R11 is selected from the group consisting of saturated and unsaturated, linear and branched, optionally silyl-, amino-, or oxy-substituted, C1-C16 alkyl; saturated and unsaturated, optionally silyl-, amino-, or oxy-substituted, C3-C16 cycloalkyl; saturated and unsaturated, linear and branched, substituted C1-C16 alkyl containing saturated or unsaturated lower alkyl, aryl, or substituted aryl; and saturated and unsaturated substituted C3-C16 cycloalkyl containing saturated or unsaturated lower alkyl, aryl, or substituted aryl;
R12 is a hydrocarbon connecting group selected from the group consisting of saturated and unsaturated, linear and branched C1-C25 alkylene; saturated and unsaturated C3-C25 cycloalkylene; saturated and unsaturated substituted C1-C25 alkylene containing saturated or unsaturated lower alkyl, aryl, and substituted aryl; and saturated and unsaturated substituted C3-C25 cycloalkylene containing saturated and unsaturated lower alkyl, aryl, or substituted aryl, with the proviso that the nitrogen atom and the alkali metal are separated by three or more carbon atoms;
Q is a saturated or unsaturated hydrocarbyl group;
n is an integer from 1 to 5; and
wherein lower alkyls, aryls, and substituted aryls are defined as having shorter carbon chains than those alkyls, aryls, and substituted aryls cycloalkyls, alkylenes, and cycloalkylenes to which they are connected.
7. A composition comprising one or more anionic polymerization initiators and one or more salt additives selected from the group consisting of sodium chloride, sodium iodide, potassium chloride, potassium t-butoxide, lithium chloride, lithium bromide, lithium iodide, and mixtures thereof, wherein the one or more additives are present in an amount greater than 1 molar equivalent of the one or more initiators.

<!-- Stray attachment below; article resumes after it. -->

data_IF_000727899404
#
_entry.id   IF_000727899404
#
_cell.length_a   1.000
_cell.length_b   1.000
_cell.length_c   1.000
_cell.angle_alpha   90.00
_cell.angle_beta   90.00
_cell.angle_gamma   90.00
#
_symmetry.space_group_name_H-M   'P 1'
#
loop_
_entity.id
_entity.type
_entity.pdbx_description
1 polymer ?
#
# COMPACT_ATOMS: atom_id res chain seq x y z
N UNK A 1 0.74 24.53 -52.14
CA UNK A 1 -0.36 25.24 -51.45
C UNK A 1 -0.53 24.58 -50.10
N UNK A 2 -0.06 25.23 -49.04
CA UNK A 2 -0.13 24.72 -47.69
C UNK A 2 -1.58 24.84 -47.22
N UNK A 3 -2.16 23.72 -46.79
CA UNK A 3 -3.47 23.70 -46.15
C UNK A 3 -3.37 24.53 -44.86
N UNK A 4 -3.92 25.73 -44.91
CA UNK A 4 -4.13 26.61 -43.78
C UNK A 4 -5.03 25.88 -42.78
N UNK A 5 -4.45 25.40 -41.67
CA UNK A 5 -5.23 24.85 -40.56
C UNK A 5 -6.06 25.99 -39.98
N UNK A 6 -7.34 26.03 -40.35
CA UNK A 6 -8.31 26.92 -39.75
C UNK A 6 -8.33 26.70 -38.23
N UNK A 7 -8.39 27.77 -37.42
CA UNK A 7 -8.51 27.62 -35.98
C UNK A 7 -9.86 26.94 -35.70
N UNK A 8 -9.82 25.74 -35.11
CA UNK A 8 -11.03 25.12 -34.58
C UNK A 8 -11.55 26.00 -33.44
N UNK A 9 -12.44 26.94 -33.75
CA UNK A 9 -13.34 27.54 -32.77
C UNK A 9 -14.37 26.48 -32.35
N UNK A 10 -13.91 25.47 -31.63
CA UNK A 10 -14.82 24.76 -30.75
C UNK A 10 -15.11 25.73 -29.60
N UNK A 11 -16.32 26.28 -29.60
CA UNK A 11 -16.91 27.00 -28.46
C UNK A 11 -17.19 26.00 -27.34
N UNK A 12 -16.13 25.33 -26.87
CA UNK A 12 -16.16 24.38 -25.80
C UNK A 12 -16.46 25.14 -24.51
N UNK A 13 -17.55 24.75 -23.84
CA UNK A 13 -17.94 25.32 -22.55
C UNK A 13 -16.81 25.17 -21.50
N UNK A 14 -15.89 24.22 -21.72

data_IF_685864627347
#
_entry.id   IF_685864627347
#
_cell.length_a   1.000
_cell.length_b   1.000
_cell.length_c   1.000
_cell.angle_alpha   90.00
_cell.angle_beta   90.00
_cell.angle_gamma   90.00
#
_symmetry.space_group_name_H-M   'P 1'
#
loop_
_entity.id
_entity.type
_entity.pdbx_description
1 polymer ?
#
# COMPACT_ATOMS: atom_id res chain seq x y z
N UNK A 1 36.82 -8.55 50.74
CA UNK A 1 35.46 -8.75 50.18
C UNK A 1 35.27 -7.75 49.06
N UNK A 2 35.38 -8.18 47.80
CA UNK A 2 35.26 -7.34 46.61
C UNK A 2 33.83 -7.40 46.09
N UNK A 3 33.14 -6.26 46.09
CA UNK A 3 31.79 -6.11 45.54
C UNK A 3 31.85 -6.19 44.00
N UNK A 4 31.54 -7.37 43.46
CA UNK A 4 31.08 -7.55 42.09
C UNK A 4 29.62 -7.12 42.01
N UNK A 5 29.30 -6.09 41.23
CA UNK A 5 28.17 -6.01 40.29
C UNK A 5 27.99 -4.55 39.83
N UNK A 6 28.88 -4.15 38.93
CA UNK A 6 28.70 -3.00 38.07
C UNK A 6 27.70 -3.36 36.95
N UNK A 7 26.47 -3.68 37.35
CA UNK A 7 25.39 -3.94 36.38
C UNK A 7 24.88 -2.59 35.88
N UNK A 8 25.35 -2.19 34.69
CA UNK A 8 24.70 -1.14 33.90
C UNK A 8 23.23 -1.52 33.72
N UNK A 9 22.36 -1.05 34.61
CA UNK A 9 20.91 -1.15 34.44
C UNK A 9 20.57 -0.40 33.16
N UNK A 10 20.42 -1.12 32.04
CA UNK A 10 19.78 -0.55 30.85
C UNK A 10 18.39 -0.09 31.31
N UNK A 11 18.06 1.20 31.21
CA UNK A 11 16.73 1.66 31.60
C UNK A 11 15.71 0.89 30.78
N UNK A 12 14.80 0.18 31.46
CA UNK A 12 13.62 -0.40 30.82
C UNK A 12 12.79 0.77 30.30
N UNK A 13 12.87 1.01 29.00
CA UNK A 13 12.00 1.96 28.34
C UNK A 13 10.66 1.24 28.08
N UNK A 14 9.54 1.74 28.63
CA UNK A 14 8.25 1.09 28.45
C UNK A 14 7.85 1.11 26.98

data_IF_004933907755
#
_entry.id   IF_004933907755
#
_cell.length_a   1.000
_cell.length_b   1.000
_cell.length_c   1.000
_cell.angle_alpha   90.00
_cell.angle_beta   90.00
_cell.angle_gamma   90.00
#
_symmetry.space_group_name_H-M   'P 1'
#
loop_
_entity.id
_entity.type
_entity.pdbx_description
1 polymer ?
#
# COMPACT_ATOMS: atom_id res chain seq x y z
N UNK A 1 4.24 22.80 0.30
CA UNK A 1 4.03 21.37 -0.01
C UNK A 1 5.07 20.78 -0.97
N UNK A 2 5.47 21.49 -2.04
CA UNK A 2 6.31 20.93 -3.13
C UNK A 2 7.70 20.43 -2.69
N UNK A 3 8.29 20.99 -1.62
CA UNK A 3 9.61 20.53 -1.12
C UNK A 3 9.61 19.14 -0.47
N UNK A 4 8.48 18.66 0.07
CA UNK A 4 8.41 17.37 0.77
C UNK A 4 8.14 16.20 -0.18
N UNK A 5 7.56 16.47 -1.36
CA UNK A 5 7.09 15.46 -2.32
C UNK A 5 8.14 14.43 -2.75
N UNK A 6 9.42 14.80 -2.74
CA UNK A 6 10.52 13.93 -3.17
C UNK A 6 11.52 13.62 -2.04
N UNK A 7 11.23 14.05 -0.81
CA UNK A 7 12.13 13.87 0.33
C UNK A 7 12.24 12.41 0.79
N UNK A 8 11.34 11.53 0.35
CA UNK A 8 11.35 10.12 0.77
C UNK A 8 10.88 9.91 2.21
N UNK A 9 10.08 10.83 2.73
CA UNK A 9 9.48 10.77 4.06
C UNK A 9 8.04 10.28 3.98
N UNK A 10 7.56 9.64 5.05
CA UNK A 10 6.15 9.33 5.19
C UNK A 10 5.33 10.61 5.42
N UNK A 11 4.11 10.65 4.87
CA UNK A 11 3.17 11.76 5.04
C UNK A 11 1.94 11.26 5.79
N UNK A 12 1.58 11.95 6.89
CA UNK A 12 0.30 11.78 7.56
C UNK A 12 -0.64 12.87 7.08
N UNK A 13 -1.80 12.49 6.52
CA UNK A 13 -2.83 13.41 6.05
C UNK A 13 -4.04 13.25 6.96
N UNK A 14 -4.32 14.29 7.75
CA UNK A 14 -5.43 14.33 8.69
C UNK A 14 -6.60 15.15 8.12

8. The composition of claim 7, wherein said one or more additives are present in an amount of at least about 1.5 molar equivalent of the one or more initiators.
9. The composition of claim 7, wherein said at least one or more initiators is selected from the group consisting of alkyllithium initiators, functionalized organoalkali metal initiators, and mixtures thereof.
10. The composition of claim 9, wherein said alkyllithium initiators are selected from the group consisting of alkyllithium initiators of the formula R′—Li, wherein R′ is an aliphatic, cycloaliphatic, or arylsubstituted aliphatic radical, and dilithium initiators.
11. The composition of claim 10, wherein said alkyllithium initiators are selected from the group consisting of methyllithium, ethyllithium, n-propyllithium, 2-propyllithium, n-butyllithium, s-butyllithium, t-butyllithium, n-hexyllithium, 2-ethylhexyllithium, and mixtures thereof.
12. The composition of claim 9, wherein said functionalized organoalkali metal initiators are selected from the group consisting of compounds of the formula:
M—Qn—Z—T—(A—R7R8R9)m  (I)
and
wherein:
M is an alkali metal selected from the group consisting of lithium, sodium and potassium;
Q is an unsaturated hydrocarbyl group;
n is an integer from 0 to 5;
Z is a branched or straight chain hydrocarbon connecting group which contains 3-25 carbon atoms, optionally substituted with aryl or substituted aryl;
T is selected from the group consisting of oxygen atoms, sulfur atoms, nitrogen atoms and mixtures thereof;
(A—R7R8R9)m is a protecting group in which A is an element selected from Group 14 of the Periodic Table of the Elements, and R7, R8, and R9 are each independently selected from the group consisting of hydrogen, alkyl, substituted alkyl, aryl, substituted aryl, cycloalkyl, and substituted cycloalkyl;
l is an integer from 1 to 7; and
m is 1 when T is oxygen or sulfur, and 2 when T is nitrogen or a mixture of atoms selected from the group consisting of oxygen, sulfur, and nitrogen.
13. The composition of claim 9, wherein said functionalized initiators are selected from the group consisting of compounds of the formula:
and
wherein:
M is an alkali metal;
R10 is selected from the group consisting of saturated and unsaturated, linear and branched, optionally silyl-, amino-, or oxy-substituted, C3-C16 alkylene; and saturated and unsaturated, linear and branched, C3-C16 alkylene containing saturated or unsaturated lower alkyl, aryl, or substituted aryl;